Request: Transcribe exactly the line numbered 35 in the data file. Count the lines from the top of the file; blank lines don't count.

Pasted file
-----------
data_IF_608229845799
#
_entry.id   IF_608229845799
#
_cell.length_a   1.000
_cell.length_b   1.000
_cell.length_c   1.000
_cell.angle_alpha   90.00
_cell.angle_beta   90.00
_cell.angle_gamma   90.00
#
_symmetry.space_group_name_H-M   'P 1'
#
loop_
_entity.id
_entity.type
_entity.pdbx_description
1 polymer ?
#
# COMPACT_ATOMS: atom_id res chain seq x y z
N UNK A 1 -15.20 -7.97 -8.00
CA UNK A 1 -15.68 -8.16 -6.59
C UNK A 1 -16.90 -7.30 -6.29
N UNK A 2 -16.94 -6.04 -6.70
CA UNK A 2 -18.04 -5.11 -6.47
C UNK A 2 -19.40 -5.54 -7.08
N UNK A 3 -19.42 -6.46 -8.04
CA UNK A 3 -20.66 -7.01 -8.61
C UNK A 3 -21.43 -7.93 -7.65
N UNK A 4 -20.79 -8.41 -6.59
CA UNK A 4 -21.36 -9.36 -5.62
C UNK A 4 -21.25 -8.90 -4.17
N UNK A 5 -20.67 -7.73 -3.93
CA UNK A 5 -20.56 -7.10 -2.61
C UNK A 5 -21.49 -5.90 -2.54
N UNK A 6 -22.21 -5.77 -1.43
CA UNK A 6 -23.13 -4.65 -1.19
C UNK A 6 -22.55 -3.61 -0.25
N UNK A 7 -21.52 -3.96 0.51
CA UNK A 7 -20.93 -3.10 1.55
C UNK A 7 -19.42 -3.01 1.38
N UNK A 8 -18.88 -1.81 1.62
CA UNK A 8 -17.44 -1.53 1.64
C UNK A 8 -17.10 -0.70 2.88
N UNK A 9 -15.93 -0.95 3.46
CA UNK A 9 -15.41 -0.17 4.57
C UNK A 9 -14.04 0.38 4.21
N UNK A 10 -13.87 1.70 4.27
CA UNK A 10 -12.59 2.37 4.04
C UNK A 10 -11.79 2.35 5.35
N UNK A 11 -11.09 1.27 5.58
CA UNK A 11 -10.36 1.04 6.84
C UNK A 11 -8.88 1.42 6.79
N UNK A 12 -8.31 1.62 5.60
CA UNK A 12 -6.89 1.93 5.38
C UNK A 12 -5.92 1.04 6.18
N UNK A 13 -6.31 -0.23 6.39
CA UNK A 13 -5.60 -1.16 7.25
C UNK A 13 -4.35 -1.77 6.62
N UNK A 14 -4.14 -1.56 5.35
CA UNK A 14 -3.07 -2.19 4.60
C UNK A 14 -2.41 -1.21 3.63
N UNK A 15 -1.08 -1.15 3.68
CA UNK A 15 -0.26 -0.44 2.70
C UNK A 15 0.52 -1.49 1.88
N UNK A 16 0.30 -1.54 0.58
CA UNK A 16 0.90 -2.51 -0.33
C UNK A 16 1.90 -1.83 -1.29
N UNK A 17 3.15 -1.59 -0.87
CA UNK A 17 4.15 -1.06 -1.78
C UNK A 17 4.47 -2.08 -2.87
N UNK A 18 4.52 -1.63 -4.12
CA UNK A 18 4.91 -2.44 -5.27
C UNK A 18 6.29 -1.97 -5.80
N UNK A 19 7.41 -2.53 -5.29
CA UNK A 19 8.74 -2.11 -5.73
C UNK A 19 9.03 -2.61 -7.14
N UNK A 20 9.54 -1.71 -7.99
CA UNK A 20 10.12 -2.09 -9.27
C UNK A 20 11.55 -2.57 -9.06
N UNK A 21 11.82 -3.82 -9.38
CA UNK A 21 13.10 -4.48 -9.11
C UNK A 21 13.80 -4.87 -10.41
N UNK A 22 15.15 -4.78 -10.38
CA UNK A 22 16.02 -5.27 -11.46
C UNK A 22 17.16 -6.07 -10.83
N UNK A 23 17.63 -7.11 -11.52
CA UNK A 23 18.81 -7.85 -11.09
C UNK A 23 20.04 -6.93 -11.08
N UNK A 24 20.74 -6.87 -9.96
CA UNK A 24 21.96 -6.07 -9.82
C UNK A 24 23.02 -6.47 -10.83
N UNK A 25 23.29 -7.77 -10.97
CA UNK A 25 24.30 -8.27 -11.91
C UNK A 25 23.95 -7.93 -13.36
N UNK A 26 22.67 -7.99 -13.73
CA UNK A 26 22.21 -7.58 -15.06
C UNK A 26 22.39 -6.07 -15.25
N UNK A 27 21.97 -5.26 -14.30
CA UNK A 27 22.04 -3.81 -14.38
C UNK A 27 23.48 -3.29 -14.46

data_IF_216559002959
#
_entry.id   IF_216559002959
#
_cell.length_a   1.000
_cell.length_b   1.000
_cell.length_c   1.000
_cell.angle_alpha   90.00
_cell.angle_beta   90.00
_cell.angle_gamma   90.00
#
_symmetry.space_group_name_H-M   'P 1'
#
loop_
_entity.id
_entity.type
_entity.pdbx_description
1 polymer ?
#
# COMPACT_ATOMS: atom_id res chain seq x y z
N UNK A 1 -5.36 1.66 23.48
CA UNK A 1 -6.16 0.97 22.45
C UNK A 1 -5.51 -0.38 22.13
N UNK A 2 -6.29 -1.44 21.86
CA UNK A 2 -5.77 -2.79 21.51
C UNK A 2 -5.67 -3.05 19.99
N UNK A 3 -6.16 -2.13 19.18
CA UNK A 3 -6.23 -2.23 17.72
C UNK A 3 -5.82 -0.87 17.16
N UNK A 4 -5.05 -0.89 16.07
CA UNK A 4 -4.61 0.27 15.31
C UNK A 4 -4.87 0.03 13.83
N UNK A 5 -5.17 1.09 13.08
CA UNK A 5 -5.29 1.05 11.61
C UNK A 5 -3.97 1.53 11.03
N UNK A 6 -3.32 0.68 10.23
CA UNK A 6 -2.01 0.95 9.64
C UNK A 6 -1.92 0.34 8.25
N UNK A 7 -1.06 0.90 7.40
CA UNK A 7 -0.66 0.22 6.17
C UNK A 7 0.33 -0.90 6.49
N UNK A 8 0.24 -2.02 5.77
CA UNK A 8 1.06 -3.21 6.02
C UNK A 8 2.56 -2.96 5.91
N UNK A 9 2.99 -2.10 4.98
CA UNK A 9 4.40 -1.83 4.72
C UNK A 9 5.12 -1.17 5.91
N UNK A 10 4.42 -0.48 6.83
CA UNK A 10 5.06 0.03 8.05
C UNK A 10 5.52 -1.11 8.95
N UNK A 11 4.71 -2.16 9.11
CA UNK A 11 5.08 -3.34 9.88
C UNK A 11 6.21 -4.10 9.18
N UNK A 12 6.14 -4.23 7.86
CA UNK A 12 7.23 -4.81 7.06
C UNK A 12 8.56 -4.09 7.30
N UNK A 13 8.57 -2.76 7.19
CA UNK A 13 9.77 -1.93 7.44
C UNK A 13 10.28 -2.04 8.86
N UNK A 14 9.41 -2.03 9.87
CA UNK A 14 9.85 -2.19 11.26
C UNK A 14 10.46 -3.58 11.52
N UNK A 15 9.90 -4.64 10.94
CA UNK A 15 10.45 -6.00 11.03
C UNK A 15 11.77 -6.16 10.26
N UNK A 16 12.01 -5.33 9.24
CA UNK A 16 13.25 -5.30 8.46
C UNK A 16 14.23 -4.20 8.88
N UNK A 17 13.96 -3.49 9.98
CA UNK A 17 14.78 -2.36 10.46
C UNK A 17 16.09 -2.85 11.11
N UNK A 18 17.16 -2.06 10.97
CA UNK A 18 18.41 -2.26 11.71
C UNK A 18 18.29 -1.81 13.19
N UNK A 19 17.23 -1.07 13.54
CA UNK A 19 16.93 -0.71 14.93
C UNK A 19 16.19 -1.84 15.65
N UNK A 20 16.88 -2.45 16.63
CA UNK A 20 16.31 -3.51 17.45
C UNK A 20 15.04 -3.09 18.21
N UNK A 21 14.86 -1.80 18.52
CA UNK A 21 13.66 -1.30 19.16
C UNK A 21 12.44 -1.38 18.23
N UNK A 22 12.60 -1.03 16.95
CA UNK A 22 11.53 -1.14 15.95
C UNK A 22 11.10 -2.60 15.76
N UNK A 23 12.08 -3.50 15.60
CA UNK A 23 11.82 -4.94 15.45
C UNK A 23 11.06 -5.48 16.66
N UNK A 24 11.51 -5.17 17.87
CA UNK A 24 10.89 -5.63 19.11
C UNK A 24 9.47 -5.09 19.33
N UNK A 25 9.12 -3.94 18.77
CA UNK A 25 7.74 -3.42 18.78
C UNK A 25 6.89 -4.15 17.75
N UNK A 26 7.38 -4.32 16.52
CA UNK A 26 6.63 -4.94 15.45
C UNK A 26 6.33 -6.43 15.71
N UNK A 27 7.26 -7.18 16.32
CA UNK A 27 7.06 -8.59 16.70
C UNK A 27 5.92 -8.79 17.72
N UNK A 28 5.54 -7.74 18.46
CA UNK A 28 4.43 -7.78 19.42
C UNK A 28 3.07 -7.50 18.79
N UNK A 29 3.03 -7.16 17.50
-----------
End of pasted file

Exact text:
C UNK A 5 -21.49 -5.90 -2.54